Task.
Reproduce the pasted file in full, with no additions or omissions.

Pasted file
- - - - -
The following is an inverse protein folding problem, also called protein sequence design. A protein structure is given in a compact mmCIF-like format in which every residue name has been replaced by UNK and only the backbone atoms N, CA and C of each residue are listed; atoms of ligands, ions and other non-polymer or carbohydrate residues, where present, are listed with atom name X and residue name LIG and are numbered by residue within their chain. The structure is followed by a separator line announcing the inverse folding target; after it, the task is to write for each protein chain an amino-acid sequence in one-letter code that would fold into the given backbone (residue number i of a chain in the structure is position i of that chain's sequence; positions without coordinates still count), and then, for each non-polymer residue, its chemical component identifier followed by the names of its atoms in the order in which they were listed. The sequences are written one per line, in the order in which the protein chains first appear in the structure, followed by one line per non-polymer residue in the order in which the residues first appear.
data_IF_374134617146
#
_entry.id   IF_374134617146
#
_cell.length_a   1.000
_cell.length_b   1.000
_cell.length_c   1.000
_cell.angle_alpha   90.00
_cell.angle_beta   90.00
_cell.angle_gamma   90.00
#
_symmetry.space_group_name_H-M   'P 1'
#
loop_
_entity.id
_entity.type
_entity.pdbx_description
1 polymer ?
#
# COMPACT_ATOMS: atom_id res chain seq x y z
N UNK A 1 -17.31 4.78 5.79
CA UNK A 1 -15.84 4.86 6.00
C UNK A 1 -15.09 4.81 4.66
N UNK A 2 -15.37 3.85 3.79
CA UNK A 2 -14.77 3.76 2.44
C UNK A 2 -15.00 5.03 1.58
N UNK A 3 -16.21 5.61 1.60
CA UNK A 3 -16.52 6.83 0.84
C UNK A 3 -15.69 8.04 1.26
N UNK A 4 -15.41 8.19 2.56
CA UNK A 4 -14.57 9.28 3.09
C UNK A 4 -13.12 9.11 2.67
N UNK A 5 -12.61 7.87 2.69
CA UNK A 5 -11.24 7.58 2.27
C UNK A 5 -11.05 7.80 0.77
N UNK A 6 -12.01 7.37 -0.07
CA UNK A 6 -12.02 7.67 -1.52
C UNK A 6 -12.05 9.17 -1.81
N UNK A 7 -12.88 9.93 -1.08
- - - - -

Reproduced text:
The following is an inverse protein folding problem, also called protein sequence design. A protein structure is given in a compact mmCIF-like format in which every residue name has been replaced by UNK and only the backbone atoms N, CA and C of each residue are listed; atoms of ligands, ions and other non-polymer or carbohydrate residues, where present, are listed with atom name X and residue name LIG and are numbered by residue within their chain. The structure is followed by a separator line announcing the inverse folding target; after it, the task is to write for each protein chain an amino-acid sequence in one-letter code that would fold into the given backbone (residue number i of a chain in the structure is position i of that chain's sequence; positions without coordinates still count), and then, for each non-polymer residue, its chemical component identifier followed by the names of its atoms in the order in which they were listed. The sequences are written one per line, in the order in which the protein chains first appear in the structure, followed by one line per non-polymer residue in the order in which the residues first appear.
data_IF_374134617146
#
_entry.id   IF_374134617146
#
_cell.length_a   1.000
_cell.length_b   1.000
_cell.length_c   1.000
_cell.angle_alpha   90.00
_cell.angle_beta   90.00
_cell.angle_gamma   90.00
#
_symmetry.space_group_name_H-M   'P 1'
#
loop_
_entity.id
_entity.type
_entity.pdbx_description
1 polymer ?
#
# COMPACT_ATOMS: atom_id res chain seq x y z
N UNK A 1 -17.31 4.78 5.79
CA UNK A 1 -15.84 4.86 6.00
C UNK A 1 -15.09 4.81 4.66
N UNK A 2 -15.37 3.85 3.79
CA UNK A 2 -14.77 3.76 2.44
C UNK A 2 -15.00 5.03 1.58
N UNK A 3 -16.21 5.61 1.60
CA UNK A 3 -16.52 6.83 0.84
C UNK A 3 -15.69 8.04 1.26
N UNK A 4 -15.41 8.19 2.56
CA UNK A 4 -14.57 9.28 3.09
C UNK A 4 -13.12 9.11 2.67
N UNK A 5 -12.61 7.87 2.69
CA UNK A 5 -11.24 7.58 2.27
C UNK A 5 -11.05 7.80 0.77
N UNK A 6 -12.01 7.37 -0.07
CA UNK A 6 -12.02 7.67 -1.52
C UNK A 6 -12.05 9.17 -1.81
N UNK A 7 -12.88 9.93 -1.08